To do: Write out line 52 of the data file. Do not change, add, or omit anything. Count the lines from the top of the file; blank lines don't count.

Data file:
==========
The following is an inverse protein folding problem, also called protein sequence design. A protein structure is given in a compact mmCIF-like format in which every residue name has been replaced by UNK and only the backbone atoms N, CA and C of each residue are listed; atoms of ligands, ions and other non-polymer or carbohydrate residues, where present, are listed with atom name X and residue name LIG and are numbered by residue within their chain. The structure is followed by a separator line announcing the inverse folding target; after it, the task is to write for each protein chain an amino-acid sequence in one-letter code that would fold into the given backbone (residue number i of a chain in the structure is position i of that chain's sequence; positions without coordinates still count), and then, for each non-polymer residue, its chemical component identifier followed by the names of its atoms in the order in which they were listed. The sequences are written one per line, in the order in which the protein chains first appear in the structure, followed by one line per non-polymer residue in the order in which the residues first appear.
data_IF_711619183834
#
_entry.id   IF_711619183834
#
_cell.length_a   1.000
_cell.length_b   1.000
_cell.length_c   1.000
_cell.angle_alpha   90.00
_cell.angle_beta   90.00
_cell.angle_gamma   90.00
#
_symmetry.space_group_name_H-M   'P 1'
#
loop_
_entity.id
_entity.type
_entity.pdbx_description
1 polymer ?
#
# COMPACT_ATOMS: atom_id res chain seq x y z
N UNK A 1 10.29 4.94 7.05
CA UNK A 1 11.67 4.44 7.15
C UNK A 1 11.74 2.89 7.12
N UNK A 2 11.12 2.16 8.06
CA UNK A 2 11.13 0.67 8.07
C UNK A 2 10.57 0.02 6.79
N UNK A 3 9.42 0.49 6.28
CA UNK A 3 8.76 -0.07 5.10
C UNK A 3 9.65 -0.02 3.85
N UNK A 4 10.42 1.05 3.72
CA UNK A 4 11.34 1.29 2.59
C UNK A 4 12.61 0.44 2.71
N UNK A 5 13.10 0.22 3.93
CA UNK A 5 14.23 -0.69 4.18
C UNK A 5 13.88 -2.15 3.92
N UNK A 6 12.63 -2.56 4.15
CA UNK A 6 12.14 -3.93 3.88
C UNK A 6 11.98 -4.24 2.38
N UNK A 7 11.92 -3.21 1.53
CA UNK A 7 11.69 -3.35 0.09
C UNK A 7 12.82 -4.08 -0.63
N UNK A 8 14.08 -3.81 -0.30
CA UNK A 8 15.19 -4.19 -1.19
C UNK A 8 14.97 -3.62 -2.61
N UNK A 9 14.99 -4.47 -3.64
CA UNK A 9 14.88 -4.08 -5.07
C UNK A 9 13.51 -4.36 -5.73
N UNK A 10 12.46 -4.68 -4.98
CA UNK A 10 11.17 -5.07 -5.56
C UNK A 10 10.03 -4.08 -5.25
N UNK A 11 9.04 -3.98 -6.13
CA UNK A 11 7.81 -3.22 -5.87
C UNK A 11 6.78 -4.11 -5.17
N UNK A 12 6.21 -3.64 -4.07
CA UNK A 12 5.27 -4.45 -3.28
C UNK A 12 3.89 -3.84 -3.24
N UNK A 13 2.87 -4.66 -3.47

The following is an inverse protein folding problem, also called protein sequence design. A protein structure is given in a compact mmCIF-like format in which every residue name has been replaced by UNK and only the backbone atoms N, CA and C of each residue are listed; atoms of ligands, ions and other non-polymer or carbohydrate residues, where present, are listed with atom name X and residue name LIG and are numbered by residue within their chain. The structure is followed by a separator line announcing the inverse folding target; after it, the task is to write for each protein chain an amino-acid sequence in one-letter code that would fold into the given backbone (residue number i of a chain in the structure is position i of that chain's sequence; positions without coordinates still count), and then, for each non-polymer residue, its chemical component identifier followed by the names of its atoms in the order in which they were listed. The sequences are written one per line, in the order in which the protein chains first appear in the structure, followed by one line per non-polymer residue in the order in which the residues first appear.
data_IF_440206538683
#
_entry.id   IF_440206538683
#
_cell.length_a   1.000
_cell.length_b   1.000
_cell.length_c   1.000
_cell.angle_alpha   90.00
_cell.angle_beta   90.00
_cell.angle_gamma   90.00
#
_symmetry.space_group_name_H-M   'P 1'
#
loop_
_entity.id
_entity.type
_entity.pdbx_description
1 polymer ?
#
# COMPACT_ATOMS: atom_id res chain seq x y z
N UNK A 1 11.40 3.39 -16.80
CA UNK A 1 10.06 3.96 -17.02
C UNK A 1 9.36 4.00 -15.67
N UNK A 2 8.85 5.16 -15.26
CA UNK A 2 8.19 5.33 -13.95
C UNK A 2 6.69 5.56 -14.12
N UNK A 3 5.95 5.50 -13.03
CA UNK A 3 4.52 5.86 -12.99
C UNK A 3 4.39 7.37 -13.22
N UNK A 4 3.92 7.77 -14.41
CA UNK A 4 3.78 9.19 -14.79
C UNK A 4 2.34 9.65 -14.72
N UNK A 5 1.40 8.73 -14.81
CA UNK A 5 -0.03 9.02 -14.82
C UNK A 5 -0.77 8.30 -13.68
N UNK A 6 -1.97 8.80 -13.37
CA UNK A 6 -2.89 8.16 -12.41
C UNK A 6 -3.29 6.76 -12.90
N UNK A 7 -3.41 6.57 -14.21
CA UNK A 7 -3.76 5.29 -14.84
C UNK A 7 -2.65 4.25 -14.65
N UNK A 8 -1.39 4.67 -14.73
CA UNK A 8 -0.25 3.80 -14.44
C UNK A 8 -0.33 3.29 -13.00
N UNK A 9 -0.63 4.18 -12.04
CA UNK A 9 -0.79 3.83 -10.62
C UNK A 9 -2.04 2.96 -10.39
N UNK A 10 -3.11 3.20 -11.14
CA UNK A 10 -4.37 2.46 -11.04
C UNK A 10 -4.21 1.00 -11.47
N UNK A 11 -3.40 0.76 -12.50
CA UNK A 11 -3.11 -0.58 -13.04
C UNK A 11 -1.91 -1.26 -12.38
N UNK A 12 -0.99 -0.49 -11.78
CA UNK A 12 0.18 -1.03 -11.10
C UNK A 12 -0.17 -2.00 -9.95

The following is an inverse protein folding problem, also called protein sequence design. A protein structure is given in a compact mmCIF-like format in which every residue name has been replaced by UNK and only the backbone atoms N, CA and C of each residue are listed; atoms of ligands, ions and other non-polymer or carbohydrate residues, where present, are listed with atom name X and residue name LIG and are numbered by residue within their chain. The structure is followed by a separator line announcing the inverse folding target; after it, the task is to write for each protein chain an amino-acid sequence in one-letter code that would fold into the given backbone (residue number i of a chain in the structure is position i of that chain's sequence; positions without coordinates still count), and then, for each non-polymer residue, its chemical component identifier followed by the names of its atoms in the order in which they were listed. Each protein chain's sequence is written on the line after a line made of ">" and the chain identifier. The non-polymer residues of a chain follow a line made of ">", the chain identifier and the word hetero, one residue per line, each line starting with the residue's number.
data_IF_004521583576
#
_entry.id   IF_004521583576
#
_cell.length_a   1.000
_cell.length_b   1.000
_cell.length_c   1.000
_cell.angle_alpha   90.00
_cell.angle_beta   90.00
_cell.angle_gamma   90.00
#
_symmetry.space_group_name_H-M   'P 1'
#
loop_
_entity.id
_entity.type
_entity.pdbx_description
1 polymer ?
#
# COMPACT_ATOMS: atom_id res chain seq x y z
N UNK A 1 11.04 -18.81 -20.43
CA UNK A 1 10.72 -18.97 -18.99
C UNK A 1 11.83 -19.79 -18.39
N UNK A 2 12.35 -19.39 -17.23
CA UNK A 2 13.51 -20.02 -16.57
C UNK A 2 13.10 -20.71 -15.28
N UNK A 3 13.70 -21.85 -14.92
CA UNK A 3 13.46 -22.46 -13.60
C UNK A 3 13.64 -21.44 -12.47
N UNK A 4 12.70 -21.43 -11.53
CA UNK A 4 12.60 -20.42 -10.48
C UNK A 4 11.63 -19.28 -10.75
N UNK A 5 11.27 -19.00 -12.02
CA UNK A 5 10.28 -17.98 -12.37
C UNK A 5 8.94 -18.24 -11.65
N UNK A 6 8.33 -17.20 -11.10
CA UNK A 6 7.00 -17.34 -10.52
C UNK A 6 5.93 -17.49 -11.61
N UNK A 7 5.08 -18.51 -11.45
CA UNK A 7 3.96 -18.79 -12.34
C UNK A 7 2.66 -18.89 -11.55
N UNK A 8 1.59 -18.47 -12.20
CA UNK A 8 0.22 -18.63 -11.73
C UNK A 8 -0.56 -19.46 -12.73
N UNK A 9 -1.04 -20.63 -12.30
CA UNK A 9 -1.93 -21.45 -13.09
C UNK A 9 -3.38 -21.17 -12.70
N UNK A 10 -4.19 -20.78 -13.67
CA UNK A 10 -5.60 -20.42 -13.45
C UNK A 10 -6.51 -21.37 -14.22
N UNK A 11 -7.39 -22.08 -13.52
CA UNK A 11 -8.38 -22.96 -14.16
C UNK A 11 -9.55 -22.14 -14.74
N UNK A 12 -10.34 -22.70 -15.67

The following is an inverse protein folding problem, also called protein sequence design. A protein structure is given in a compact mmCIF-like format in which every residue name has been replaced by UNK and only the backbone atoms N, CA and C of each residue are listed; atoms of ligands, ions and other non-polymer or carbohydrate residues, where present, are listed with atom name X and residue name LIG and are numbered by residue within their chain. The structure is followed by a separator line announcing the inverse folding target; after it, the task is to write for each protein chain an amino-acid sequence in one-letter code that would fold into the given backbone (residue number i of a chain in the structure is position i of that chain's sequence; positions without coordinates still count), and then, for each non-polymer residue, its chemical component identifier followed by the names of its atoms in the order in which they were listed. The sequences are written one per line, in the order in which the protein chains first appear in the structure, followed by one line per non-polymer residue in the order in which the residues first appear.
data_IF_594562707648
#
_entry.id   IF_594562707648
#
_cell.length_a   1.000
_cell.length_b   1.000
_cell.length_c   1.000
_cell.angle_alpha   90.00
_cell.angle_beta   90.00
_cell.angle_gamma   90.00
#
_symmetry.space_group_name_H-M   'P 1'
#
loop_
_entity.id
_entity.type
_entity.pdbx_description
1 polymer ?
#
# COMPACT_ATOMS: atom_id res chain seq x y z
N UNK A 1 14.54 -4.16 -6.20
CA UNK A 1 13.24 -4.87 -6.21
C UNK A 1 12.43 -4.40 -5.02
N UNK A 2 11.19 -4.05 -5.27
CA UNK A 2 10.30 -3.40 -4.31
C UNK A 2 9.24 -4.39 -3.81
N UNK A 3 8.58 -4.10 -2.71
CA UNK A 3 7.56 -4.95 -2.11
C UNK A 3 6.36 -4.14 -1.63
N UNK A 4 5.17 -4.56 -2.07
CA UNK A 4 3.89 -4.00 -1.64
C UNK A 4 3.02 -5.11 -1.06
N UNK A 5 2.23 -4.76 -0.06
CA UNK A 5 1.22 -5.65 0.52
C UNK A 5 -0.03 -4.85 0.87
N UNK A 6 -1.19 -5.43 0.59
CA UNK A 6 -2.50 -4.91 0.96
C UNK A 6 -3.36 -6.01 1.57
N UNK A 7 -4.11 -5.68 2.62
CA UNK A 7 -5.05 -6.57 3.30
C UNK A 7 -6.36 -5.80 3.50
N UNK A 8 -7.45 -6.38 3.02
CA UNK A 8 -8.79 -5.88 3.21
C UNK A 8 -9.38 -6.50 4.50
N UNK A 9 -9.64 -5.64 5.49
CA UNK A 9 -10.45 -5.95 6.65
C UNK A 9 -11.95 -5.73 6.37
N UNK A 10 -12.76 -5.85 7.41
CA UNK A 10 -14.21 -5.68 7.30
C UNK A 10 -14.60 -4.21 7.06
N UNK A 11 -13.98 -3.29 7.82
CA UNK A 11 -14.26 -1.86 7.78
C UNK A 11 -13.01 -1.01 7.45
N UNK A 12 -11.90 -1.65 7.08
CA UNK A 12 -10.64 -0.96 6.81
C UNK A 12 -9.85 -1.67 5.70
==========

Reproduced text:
N UNK A 11 9.04 -3.98 -6.13